- Love and compassion can be the same, says psychologist Barbara Fredrickson
- Small emotional moments can have disproportionately large biological effects
- Don't take a loving marriage for granted
In writing the book "Love 2.0: How Our Supreme Emotion Affects Everything We Feel, Think, Do, and Become," here are 10 lessons I have learned:
1. It can be hard to talk about love in scientific terms because people have strong pre-existing ideas about it.
The vision of love that emerges from the latest science requires a radical shift. I learned that I need to ask people to step back from their current views of love long enough to consider it from a different perspective: their body's perspective. Love is not romance. It's not sexual desire. It's not even that special bond you feel with family or significant others.
And perhaps most challenging of all, love is neither lasting nor unconditional. The radical shift we need to make is this: Love, as your body experiences it, is a micro-moment of connection shared with another.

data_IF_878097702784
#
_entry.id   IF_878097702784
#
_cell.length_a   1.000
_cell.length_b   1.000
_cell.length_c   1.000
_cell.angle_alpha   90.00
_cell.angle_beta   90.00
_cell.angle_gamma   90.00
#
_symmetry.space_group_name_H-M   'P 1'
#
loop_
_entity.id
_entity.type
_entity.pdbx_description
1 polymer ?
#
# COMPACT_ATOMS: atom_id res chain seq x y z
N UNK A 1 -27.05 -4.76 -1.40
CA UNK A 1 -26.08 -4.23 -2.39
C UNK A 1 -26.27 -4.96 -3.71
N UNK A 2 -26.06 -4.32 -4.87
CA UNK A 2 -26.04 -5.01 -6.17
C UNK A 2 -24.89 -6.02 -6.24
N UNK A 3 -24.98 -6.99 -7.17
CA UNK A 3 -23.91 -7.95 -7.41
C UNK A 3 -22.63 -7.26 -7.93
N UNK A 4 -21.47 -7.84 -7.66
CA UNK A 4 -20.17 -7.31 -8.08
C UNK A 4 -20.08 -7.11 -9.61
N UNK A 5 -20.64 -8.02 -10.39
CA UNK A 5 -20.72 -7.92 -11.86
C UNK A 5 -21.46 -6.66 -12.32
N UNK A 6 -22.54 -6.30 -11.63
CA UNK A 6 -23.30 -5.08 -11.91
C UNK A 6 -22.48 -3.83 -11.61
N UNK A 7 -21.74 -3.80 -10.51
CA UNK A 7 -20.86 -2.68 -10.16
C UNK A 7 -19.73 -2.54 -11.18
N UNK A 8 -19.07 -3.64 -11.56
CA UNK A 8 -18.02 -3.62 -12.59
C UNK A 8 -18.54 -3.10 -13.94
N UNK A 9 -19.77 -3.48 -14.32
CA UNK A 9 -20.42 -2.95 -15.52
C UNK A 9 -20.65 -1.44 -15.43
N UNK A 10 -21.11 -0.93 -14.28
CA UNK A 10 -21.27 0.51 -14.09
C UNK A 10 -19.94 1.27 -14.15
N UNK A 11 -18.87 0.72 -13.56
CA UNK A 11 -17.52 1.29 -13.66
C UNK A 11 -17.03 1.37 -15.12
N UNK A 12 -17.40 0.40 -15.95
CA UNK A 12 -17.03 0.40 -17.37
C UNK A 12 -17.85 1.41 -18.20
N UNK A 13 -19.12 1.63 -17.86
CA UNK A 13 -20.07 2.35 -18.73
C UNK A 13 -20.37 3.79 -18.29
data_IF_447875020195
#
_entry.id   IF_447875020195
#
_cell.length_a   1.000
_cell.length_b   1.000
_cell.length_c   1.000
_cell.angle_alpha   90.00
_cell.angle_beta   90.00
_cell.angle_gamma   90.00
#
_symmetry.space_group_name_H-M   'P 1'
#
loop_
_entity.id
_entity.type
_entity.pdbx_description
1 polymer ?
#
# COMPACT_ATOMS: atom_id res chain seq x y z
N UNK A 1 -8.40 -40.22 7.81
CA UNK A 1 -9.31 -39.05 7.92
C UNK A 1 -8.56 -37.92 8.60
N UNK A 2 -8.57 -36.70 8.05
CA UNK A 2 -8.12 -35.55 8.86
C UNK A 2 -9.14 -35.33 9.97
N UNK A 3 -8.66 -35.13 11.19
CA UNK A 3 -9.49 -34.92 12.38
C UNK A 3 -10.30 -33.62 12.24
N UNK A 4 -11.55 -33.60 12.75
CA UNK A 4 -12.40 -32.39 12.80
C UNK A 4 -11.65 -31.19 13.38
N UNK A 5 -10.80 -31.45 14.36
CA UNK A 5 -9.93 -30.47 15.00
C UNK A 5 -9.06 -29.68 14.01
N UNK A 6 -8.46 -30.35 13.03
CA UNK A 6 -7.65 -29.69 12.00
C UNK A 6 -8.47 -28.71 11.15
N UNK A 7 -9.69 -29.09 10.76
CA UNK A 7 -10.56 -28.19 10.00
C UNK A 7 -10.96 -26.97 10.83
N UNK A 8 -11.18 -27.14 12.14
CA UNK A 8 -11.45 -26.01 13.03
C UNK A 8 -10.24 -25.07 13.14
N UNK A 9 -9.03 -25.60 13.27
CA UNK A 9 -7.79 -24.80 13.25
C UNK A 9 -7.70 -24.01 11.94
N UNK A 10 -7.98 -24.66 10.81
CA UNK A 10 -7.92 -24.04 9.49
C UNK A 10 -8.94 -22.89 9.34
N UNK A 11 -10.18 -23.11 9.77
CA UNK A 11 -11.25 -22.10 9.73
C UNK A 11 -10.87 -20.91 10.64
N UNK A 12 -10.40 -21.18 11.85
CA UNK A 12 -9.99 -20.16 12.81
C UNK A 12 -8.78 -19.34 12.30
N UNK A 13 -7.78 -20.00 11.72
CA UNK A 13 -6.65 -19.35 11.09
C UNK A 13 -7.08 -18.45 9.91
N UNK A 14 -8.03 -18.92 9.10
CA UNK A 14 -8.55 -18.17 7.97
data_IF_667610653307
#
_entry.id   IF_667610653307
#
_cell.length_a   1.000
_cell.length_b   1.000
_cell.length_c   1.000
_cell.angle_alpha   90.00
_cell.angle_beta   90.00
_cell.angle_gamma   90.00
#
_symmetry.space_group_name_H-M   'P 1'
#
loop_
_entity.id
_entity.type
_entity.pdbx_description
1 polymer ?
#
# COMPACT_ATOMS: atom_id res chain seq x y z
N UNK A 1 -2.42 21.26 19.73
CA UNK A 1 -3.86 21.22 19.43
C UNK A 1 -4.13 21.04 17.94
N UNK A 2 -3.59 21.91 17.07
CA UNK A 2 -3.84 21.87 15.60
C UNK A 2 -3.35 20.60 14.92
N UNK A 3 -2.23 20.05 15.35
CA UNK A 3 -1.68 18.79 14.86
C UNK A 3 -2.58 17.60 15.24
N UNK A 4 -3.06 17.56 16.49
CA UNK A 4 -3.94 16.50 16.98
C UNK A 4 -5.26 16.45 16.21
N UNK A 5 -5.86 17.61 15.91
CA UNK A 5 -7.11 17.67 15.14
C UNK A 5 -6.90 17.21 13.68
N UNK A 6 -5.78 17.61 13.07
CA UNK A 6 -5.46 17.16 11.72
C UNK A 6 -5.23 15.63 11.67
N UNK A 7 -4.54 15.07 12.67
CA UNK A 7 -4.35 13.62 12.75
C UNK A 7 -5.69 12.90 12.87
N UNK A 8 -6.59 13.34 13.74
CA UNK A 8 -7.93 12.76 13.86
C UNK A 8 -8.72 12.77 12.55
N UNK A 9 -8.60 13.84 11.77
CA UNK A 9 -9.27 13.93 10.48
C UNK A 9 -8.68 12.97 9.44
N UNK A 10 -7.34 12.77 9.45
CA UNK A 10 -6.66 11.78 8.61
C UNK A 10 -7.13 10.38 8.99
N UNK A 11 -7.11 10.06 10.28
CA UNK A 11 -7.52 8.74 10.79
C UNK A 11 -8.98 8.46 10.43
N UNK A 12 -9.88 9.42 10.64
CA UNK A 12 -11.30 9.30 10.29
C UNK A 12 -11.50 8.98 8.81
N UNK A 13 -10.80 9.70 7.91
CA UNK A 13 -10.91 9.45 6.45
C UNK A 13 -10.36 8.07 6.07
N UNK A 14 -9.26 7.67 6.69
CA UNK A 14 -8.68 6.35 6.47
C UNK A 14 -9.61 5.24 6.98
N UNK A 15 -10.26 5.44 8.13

2. Love is not exclusive.
We tend to think of love in the same breath as loved ones. When you take these to be only your innermost circle of family and friends, you inadvertently and severely constrain your opportunities for health, growth and well-being.
In reality, you can experience micro-moments of connection with anyone -- whether your soul mate or a stranger. So long as you feel safe and can forge the right kind of connection, the conditions for experiencing the emotion of love are in place.
3. Love doesn't belong to one person.
We tend to think of emotions as private events, confined to one person's mind and skin. Upgrading our view of love defies this logic. Evidence suggests that when you really "click" with someone else, a discernible yet momentary synchrony emerges between the two of you, as your gestures and biochemistries, even your respective neural firings, come to mirror one another in a pattern I call positivity resonance. Love is a biological wave of good feeling and mutual care that rolls through two or more brains and bodies at once.
4. Making eye contact is